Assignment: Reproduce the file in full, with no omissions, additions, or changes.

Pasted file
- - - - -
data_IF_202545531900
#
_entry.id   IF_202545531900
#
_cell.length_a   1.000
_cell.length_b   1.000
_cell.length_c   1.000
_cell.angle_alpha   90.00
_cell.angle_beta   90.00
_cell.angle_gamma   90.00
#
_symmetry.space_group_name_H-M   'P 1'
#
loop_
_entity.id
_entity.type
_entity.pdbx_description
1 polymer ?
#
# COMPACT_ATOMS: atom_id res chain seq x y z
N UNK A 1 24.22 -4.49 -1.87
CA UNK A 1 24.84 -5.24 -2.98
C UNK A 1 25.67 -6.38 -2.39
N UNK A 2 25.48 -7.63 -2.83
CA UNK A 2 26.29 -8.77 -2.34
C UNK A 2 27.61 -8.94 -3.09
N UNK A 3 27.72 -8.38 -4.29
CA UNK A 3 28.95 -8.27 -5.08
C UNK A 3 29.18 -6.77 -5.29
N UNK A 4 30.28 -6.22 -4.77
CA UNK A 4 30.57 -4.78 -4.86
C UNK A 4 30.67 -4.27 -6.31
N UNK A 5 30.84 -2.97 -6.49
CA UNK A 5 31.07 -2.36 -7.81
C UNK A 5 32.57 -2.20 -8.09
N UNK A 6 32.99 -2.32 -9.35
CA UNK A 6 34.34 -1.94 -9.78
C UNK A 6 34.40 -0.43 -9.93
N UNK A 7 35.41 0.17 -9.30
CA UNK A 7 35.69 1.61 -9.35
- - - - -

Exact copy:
data_IF_202545531900
#
_entry.id   IF_202545531900
#
_cell.length_a   1.000
_cell.length_b   1.000
_cell.length_c   1.000
_cell.angle_alpha   90.00
_cell.angle_beta   90.00
_cell.angle_gamma   90.00
#
_symmetry.space_group_name_H-M   'P 1'
#
loop_
_entity.id
_entity.type
_entity.pdbx_description
1 polymer ?
#
# COMPACT_ATOMS: atom_id res chain seq x y z
N UNK A 1 24.22 -4.49 -1.87
CA UNK A 1 24.84 -5.24 -2.98
C UNK A 1 25.67 -6.38 -2.39
N UNK A 2 25.48 -7.63 -2.83
CA UNK A 2 26.29 -8.77 -2.34
C UNK A 2 27.61 -8.94 -3.09
N UNK A 3 27.72 -8.38 -4.29
CA UNK A 3 28.95 -8.27 -5.08
C UNK A 3 29.18 -6.77 -5.29
N UNK A 4 30.28 -6.22 -4.77
CA UNK A 4 30.57 -4.78 -4.86
C UNK A 4 30.67 -4.27 -6.31
N UNK A 5 30.84 -2.97 -6.49
CA UNK A 5 31.07 -2.36 -7.81
C UNK A 5 32.57 -2.20 -8.09
N UNK A 6 32.99 -2.32 -9.35
CA UNK A 6 34.34 -1.94 -9.78
C UNK A 6 34.40 -0.43 -9.93
N UNK A 7 35.41 0.17 -9.30
CA UNK A 7 35.69 1.61 -9.35